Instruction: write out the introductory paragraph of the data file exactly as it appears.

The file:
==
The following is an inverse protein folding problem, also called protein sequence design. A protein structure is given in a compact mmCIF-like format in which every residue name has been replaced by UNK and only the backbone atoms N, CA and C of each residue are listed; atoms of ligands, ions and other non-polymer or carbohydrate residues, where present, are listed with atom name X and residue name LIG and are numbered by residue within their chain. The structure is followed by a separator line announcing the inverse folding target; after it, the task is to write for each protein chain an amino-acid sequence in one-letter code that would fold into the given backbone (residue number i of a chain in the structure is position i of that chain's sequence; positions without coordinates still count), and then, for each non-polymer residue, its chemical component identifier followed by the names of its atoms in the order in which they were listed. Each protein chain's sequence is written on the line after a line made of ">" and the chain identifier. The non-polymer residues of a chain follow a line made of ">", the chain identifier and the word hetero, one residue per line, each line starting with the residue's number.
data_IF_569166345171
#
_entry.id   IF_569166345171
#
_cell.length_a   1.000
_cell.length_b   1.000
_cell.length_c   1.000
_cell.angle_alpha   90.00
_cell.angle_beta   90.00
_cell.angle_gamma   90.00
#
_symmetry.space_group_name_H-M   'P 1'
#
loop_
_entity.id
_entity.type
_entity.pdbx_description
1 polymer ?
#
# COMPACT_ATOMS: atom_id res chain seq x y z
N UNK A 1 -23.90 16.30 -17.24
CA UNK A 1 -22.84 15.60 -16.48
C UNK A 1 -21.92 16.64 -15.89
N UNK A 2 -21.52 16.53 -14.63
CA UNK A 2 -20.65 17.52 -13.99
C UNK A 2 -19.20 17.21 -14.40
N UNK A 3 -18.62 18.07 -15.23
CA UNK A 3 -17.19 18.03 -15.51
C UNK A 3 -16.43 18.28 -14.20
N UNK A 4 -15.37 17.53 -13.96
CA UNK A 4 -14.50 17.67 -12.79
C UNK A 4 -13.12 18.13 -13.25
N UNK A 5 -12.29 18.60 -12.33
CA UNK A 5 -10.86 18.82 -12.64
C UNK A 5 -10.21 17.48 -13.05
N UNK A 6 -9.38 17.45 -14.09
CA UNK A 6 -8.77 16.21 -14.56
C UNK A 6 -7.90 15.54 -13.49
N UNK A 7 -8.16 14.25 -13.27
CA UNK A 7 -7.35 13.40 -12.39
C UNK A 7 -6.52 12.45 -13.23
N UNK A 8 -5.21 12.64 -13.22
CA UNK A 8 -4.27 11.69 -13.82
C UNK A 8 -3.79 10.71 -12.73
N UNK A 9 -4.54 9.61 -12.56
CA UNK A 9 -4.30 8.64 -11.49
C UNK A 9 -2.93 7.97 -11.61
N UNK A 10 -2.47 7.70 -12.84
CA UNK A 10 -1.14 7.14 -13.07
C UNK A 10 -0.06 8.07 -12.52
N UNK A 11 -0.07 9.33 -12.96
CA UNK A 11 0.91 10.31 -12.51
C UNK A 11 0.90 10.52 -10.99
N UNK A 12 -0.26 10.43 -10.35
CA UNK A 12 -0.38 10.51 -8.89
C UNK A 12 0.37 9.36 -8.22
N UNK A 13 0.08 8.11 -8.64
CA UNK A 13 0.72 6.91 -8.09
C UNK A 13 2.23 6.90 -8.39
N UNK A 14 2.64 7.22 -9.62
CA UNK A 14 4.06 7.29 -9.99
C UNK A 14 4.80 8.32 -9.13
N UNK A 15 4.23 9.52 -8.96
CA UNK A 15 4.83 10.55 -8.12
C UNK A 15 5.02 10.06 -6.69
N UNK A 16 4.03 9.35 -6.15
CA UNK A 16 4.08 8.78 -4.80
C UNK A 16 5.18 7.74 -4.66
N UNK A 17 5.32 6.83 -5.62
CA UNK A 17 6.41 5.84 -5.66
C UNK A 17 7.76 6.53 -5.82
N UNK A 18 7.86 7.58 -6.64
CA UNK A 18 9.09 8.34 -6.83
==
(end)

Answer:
The following is an inverse protein folding problem, also called protein sequence design. A protein structure is given in a compact mmCIF-like format in which every residue name has been replaced by UNK and only the backbone atoms N, CA and C of each residue are listed; atoms of ligands, ions and other non-polymer or carbohydrate residues, where present, are listed with atom name X and residue name LIG and are numbered by residue within their chain. The structure is followed by a separator line announcing the inverse folding target; after it, the task is to write for each protein chain an amino-acid sequence in one-letter code that would fold into the given backbone (residue number i of a chain in the structure is position i of that chain's sequence; positions without coordinates still count), and then, for each non-polymer residue, its chemical component identifier followed by the names of its atoms in the order in which they were listed. Each protein chain's sequence is written on the line after a line made of ">" and the chain identifier. The non-polymer residues of a chain follow a line made of ">", the chain identifier and the word hetero, one residue per line, each line starting with the residue's number.